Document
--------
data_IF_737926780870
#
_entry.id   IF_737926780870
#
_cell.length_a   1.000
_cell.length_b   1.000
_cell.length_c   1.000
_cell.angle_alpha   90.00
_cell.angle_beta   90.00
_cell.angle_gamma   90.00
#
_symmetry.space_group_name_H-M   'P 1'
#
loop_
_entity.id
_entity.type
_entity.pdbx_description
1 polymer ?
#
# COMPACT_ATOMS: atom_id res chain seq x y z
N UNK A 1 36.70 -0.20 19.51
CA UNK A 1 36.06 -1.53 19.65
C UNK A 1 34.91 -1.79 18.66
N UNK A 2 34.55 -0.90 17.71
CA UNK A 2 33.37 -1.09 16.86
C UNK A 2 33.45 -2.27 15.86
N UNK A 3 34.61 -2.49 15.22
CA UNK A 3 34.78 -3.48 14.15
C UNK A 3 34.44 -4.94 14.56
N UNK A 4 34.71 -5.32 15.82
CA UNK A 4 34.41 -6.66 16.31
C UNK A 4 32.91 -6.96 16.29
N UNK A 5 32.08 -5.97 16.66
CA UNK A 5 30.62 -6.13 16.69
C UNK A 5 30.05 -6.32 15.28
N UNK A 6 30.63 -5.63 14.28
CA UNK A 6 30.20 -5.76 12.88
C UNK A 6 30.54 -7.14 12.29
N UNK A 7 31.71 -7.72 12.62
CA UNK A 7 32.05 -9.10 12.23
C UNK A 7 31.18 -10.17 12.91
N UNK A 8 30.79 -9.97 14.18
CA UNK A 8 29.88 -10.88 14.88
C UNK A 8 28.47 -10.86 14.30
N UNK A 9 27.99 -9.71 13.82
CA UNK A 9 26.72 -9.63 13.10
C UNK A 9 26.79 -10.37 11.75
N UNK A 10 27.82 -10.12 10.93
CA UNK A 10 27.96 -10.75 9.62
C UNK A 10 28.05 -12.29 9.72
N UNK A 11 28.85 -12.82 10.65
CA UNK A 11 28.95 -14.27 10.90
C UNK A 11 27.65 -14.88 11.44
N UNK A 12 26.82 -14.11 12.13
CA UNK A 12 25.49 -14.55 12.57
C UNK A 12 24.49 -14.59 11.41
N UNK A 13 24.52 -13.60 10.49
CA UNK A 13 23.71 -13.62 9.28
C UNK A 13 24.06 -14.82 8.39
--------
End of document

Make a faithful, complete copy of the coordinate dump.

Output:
data_IF_737926780870
#
_entry.id   IF_737926780870
#
_cell.length_a   1.000
_cell.length_b   1.000
_cell.length_c   1.000
_cell.angle_alpha   90.00
_cell.angle_beta   90.00
_cell.angle_gamma   90.00
#
_symmetry.space_group_name_H-M   'P 1'
#
loop_
_entity.id
_entity.type
_entity.pdbx_description
1 polymer ?
#
# COMPACT_ATOMS: atom_id res chain seq x y z
N UNK A 1 36.70 -0.20 19.51
CA UNK A 1 36.06 -1.53 19.65
C UNK A 1 34.91 -1.79 18.66
N UNK A 2 34.55 -0.90 17.71
CA UNK A 2 33.37 -1.09 16.86
C UNK A 2 33.45 -2.27 15.86
N UNK A 3 34.61 -2.49 15.22
CA UNK A 3 34.78 -3.48 14.15
C UNK A 3 34.44 -4.94 14.56
N UNK A 4 34.71 -5.32 15.82
CA UNK A 4 34.41 -6.66 16.31
C UNK A 4 32.91 -6.96 16.29
N UNK A 5 32.08 -5.97 16.66
CA UNK A 5 30.62 -6.13 16.69
C UNK A 5 30.05 -6.32 15.28
N UNK A 6 30.63 -5.63 14.28
CA UNK A 6 30.20 -5.76 12.88
C UNK A 6 30.54 -7.14 12.29
N UNK A 7 31.71 -7.72 12.62
CA UNK A 7 32.05 -9.10 12.23
C UNK A 7 31.18 -10.17 12.91
N UNK A 8 30.79 -9.97 14.18
CA UNK A 8 29.88 -10.88 14.88
C UNK A 8 28.47 -10.86 14.30
N UNK A 9 27.99 -9.71 13.82
CA UNK A 9 26.72 -9.63 13.10
C UNK A 9 26.79 -10.37 11.75
N UNK A 10 27.82 -10.12 10.93
CA UNK A 10 27.96 -10.75 9.62
C UNK A 10 28.05 -12.29 9.72
N UNK A 11 28.85 -12.82 10.65
CA UNK A 11 28.95 -14.27 10.90
C UNK A 11 27.65 -14.88 11.44
N UNK A 12 26.82 -14.11 12.13
CA UNK A 12 25.49 -14.55 12.57
C UNK A 12 24.49 -14.59 11.41
N UNK A 13 24.52 -13.60 10.49
CA UNK A 13 23.71 -13.62 9.28
C UNK A 13 24.06 -14.82 8.39